Volume 43 Number 1
Though I’ve read several issues of Phoebe before, I’m always impressed by how diverse the journal is in terms of genre, aesthetic, and style. This issue features poetry, fiction, nonfiction, comics, and art—a wide range of content that makes for an entertaining mix of reading and viewing material. Though I’ve read several issues of Phoebe before, I’m always impressed by how diverse the journal is in terms of genre, aesthetic, and style. This issue features poetry, fiction, nonfiction, comics, and art—a wide range of content that makes for an entertaining mix of reading and viewing material.
My favorite from the prose was Mike Ingram’s “How To Live Alone,” a nonfiction piece that chronicles the loneliness of a single male narrator. It is a strong emotional piece about coping with the past; the narrator tries to convince himself what is good, what is healthy, what he wants and needs, but it’s not always so easy. Written in second person, the piece does indeed often feel, as the title suggests, like a set of instructions:
Take up smoking. Quit smoking. Take up running. Quit running. Take up smoking again. Try meditation. Try yoga. Try a vegetarian diet. Wear only natural fibers. Become a new person. Become a hundred new people. Become a guinea pig. It’s important to have projects.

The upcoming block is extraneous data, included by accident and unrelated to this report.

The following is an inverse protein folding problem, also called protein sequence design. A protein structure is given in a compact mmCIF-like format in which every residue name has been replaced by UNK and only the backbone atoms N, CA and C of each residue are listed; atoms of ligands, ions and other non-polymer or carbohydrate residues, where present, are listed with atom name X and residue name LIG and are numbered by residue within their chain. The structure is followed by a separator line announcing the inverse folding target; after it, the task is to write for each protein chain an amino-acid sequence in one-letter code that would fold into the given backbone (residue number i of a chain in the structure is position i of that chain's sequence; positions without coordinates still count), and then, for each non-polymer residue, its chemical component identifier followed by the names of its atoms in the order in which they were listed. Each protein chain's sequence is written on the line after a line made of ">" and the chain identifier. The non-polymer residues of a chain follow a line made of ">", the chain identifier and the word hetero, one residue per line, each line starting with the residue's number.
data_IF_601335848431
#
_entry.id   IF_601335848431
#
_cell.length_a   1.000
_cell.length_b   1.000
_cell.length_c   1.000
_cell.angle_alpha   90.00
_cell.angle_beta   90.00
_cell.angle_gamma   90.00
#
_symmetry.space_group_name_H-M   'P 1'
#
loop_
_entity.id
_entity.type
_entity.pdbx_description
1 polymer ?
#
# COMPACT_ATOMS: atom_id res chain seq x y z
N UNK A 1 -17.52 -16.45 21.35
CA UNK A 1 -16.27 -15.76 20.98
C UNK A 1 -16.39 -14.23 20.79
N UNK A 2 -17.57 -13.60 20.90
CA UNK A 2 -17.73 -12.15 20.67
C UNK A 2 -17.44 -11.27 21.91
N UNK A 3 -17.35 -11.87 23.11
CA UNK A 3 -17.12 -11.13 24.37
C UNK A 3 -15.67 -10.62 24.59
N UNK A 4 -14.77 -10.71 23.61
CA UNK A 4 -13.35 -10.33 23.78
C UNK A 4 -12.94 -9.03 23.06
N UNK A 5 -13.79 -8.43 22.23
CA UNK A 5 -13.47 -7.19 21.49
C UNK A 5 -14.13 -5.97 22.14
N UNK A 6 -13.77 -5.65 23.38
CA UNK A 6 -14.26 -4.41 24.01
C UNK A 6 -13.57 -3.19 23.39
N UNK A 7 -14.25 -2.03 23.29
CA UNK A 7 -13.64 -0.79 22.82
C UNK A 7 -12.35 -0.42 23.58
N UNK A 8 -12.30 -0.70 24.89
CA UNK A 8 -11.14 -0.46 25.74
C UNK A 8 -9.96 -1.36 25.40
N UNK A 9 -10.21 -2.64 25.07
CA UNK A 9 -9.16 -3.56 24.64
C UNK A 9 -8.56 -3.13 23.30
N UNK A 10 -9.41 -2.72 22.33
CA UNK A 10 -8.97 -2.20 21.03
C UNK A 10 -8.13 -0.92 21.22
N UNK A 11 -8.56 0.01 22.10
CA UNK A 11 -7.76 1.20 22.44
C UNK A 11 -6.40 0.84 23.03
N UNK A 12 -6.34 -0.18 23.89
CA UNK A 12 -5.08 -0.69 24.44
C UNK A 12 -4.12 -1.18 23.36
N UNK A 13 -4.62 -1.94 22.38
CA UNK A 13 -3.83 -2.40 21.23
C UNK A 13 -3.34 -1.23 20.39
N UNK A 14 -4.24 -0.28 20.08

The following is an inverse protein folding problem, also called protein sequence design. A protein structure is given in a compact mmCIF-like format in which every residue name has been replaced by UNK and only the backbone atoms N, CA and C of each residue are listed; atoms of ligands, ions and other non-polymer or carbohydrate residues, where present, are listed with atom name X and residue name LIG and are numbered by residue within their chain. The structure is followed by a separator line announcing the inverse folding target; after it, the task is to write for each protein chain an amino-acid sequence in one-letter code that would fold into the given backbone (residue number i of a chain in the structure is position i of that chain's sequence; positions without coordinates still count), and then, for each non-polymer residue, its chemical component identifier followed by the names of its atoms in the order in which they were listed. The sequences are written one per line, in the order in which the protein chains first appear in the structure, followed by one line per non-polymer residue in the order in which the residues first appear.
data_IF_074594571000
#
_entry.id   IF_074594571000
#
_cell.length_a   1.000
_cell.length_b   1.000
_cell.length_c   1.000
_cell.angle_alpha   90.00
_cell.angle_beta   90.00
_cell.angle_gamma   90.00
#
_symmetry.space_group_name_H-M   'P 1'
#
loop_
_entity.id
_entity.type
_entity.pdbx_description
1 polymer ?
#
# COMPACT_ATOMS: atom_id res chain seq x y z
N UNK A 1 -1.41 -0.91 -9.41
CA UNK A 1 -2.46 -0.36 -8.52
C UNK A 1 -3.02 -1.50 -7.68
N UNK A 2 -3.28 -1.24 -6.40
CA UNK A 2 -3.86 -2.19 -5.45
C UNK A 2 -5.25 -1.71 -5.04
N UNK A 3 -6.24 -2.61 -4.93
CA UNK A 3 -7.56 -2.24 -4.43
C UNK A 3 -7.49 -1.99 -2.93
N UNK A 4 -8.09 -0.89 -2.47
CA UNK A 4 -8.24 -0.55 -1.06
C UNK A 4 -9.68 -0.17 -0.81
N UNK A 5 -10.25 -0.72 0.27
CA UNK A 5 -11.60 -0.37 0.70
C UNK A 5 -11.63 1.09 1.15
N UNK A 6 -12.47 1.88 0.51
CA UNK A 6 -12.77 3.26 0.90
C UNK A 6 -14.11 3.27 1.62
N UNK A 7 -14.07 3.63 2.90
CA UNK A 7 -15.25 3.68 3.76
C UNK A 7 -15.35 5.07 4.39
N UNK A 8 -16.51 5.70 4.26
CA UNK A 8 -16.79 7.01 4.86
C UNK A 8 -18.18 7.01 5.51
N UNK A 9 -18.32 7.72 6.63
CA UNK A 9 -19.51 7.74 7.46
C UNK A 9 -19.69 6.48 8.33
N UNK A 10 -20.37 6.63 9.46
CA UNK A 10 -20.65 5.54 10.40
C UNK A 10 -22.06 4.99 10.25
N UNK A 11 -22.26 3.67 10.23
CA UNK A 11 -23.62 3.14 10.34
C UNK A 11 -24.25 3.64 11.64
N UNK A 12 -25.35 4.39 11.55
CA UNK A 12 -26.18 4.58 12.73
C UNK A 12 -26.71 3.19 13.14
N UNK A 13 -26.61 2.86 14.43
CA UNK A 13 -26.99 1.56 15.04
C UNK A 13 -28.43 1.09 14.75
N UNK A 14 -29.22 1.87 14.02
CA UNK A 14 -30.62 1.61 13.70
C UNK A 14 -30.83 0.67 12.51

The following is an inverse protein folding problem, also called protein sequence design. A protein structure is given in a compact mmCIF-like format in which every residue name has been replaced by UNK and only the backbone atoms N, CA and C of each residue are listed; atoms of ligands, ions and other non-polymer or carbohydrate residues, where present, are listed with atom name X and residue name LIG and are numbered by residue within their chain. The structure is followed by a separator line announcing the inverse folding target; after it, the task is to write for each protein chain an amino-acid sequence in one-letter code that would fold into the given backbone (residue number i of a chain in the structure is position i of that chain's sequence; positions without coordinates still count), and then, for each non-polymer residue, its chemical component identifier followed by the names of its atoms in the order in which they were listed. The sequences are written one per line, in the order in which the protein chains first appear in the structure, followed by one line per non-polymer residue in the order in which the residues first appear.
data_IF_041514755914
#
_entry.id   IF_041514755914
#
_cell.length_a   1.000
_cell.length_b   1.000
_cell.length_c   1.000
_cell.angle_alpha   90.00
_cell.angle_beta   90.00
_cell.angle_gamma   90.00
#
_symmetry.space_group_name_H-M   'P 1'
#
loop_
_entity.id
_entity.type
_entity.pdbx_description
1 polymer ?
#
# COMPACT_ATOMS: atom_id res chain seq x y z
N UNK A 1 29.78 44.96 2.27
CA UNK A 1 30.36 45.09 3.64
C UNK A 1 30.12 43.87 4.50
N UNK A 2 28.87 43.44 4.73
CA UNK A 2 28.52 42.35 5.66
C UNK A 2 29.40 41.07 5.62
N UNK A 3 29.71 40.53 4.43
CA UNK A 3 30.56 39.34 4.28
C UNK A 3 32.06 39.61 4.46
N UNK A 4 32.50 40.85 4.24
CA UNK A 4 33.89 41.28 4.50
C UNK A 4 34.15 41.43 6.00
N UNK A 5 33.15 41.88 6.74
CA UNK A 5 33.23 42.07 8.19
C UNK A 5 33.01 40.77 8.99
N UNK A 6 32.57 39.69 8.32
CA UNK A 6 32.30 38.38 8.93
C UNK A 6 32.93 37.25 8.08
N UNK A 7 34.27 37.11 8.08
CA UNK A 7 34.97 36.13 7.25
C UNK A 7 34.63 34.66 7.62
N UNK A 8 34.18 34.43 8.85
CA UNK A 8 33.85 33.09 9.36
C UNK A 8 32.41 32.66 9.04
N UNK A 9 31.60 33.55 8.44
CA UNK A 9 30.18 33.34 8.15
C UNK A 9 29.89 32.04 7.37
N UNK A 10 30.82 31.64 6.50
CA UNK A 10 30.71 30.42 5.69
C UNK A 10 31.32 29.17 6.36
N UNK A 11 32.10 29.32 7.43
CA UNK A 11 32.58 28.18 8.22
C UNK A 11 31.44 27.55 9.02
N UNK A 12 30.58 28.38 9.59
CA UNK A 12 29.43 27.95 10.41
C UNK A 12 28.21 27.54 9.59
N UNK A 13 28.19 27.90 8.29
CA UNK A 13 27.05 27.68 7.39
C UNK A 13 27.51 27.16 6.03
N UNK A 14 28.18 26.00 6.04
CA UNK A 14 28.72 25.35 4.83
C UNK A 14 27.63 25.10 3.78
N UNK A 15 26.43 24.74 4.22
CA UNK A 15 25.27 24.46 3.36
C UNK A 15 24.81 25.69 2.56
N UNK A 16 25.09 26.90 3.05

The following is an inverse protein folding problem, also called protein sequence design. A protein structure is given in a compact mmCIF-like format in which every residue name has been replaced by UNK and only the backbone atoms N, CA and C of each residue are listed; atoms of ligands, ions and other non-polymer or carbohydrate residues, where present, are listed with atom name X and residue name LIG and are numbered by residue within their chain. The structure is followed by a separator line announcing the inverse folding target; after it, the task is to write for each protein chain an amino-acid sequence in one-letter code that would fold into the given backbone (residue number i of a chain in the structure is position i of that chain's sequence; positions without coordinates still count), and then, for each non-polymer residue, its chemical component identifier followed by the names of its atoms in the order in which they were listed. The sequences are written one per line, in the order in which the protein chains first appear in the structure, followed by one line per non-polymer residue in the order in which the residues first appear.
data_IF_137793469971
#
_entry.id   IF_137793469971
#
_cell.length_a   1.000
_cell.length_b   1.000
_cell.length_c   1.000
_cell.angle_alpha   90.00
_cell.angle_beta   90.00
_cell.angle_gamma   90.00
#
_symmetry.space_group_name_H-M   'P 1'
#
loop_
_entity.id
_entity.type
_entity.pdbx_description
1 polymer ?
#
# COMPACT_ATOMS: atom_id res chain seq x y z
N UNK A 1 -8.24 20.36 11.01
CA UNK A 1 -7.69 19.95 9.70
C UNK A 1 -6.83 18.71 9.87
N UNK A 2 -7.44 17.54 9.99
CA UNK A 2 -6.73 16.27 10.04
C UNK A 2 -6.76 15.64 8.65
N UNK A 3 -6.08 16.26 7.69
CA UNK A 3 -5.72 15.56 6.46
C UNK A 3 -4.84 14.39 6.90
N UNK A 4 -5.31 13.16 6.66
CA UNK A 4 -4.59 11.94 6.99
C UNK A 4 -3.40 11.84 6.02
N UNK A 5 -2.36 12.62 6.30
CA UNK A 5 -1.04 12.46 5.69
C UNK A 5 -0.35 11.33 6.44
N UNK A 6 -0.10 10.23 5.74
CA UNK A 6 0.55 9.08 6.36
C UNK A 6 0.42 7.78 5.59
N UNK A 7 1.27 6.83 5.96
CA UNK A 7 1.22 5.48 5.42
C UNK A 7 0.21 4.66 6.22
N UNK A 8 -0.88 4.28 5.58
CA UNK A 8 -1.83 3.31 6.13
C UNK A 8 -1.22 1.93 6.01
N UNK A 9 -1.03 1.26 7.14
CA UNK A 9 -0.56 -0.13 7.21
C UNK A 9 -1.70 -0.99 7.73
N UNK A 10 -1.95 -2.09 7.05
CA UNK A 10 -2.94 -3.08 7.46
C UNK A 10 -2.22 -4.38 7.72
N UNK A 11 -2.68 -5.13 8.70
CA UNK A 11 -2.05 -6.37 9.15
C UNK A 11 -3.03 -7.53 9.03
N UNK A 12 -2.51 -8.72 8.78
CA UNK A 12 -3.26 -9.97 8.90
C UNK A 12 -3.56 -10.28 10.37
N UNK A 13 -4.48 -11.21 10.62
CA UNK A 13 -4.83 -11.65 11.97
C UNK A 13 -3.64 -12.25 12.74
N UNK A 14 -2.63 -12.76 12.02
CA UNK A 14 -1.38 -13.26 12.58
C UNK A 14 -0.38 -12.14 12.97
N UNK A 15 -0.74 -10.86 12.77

Ingram’s essay showcases everything I love most about creative prose: it’s an earnest and honest, straightforward and emotionally resonant. There is no redemption for the narrator, not really, and that lack of resolution only makes the piece stronger.
The poem I loved most in this issue of Phoebe shared similar qualities. Jeff Tigchelaar’s poem, taken from Day Notes: Lawrence, Kansas, chronicles a narrator’s everyday actions, which are often revealing of the unsettled, restless, or cranky mindset of the poem’s speaker:
Ran out into a field and punched a hay bale
Was out for a jog and saw it sitting there and thought
If I go punch that hay bale, at least
I’ll be able to say I punched a hay bale
The speaker ends up interrogating why he or she is unhappy in his or her current surroundings, and the questions he or she asks are indeed powerful ones.
This issue is a very poetry-heavy issue, including not only its usual mix of poems, but also a special annual poetry feature. This year the theme was “frames”; Poetry Editor Darby K. Price defines a “frame” literally as a “rigid structure that surrounds or encloses something” as well as the more abstract definition of something “multidimensional and amorphous . . . systems that allow us to view and understand an ever-complex and often contradictory world.”
Though the poetry here all does interesting work with the concepts of frames, I was drawn immediately to the poems of Elisa Gabbert, whose titles are, literally, framed by brackets, drawing their names from the poems’ first lines. In “[A Walk Helps A Little, A Pause],” Gabbert works in short declarative statements that are seductive in their simplicity and honesty:
A dog rubs its heavy black body
against my thigh,
thrusts its head between my legs.
I hate this automatic shame.
I hate when dogs look like people.
Even if I can’t predict what sort of work I’ll find in Phoebe, it’s one I know I can trust to be quality every time I pick up an issue. This one is highly recommended.